Genius, James Glieck's recent masterly biography of Richard Feynman, revealed the world's greatest post-war theoretical physicist as a notorious philanderer. He slept with many of his colleagues' wives, was a regular visitor to strip clubs, and on one occasion appears to have financed his mistress's illegal abortion (although the details are inevitably murky). Even Einstein, that icon of the ethereal scientist, had an enthusiastically earthy side when it came to women. Is there a connection between the energy and drive these people brought to their scientific practice and the power of their emotional lives?
Marie Curie was in no doubt about it. When Svante Arrhenius, a member of the Swedish Academy of Sciences, wrote to her after the story of her love affair broke, she responded briskly: "The prize has been awarded for the discovery of radium and polonium. I believe that there is no connection between my scientific work and the facts of private life. I cannot accept ... that the appreciation of the value of scientific work should be influenced by libel and slander concerning private life."
Personal biography is important to understanding science because there are different personal styles of scientific research. In the best book yet written about modern biology (recently reissued in paperback), The Eighth Day of Creation, Horace Freeland Judson remarks that "as scientists understand very well, personality has always been an inseparable part of their styles of inquiry, a potent if unacknowledged factor in their results. No art or popular entertainment is so carefully built as is science upon the individual talents, preferences and habits of its leaders." Judson contrasts the thorough, intense style of Max Perutz, who won the Nobel prize for discovering the structure of haemoglobin, with that of Jim Watson, the co-discoverer of the double helix of DNA.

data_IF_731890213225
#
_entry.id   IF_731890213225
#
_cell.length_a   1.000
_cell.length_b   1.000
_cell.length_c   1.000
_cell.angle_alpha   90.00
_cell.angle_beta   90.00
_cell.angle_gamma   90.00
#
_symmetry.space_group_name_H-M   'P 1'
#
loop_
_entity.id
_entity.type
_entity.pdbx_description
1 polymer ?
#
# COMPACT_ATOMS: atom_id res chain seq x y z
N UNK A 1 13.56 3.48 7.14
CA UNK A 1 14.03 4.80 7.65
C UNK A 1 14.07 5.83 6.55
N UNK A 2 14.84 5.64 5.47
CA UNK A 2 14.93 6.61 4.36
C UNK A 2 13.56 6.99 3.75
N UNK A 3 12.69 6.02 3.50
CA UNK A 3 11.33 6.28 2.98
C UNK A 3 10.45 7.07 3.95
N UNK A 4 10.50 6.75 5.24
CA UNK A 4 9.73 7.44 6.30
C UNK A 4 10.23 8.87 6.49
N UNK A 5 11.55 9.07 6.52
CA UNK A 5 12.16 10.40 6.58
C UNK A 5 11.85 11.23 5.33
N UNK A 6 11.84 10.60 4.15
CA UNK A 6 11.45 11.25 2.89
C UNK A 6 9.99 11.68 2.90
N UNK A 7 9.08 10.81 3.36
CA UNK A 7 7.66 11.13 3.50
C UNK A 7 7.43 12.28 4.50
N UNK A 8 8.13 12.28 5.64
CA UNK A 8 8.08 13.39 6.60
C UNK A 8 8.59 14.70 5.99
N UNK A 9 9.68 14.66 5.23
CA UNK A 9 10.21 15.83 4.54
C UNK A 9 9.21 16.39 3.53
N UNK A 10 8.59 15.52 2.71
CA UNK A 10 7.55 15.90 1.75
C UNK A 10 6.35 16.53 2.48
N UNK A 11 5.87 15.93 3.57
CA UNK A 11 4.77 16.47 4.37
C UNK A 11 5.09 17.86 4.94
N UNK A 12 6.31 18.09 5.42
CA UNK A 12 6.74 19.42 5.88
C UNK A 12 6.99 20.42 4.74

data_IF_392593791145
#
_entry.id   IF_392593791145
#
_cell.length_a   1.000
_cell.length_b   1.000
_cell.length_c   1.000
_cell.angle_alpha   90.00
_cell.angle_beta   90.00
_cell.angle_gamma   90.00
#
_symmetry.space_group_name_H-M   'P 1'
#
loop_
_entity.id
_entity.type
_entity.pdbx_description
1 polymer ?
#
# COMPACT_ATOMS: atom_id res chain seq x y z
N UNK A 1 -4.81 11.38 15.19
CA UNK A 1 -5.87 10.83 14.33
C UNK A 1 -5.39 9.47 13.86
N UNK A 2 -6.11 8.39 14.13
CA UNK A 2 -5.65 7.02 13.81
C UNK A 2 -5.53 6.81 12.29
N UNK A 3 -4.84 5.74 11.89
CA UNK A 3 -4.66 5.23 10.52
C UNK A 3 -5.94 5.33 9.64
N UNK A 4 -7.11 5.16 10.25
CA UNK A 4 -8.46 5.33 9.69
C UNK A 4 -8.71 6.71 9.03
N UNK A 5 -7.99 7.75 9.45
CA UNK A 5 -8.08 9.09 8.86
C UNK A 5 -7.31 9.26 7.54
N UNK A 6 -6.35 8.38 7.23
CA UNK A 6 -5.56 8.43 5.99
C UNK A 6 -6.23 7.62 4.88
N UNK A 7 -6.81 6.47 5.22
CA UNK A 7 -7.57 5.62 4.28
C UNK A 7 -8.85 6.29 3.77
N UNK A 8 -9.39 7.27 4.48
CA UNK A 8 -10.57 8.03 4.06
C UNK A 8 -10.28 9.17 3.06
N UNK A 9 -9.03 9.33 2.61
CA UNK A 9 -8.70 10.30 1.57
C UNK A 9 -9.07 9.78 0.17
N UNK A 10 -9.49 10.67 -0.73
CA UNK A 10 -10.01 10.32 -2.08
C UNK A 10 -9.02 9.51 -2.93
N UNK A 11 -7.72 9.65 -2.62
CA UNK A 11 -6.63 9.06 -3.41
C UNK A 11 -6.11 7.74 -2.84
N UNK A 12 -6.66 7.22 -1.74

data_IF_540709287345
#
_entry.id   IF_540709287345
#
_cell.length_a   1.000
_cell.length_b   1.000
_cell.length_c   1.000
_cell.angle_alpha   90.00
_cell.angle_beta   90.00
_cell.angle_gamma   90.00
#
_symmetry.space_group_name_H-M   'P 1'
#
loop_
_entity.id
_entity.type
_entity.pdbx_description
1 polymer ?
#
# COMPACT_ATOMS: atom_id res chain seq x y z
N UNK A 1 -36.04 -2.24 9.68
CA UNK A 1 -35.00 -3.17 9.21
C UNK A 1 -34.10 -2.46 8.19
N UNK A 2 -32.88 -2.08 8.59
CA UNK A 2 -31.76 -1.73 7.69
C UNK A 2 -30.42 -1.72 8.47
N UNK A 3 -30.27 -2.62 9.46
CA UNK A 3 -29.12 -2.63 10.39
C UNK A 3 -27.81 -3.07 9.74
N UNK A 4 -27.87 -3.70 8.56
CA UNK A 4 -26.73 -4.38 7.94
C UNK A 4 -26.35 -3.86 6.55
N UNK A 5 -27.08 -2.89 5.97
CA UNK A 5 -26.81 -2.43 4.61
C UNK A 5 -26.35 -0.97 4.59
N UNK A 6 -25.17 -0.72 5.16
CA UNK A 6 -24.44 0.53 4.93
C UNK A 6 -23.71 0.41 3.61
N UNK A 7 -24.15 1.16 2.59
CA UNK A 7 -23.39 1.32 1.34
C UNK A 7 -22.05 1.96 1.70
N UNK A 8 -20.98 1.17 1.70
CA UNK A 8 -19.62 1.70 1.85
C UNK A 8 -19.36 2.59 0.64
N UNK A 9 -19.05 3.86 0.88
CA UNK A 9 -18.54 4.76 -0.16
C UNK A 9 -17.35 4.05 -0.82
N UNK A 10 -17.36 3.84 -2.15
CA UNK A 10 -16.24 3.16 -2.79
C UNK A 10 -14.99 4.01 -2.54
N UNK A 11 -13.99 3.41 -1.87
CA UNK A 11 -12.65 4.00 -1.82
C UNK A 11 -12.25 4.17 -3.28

Perutz began working on haemoglobin in 1937, but even though he worked with great dedication on the problem, he did not achieve full results until 1958 - 21 years after he started. Watson, on the other hand, has never worked on any problem for more than a couple of years. Yet the realisation that DNA had the structure of a double helix is probably the single most important scientific discovery of the second half of the 20th century. Watson's famous account of his partnership with Francis Crick, The Double Helix, conveys the impression that Watson spent most of his time playing tennis and chasing pretty girls. He still plays tennis, and even today there are traces of that impatience to get on with things: Watson never finishes a sentence, always swallowing the last few words as he moves on to the next thought.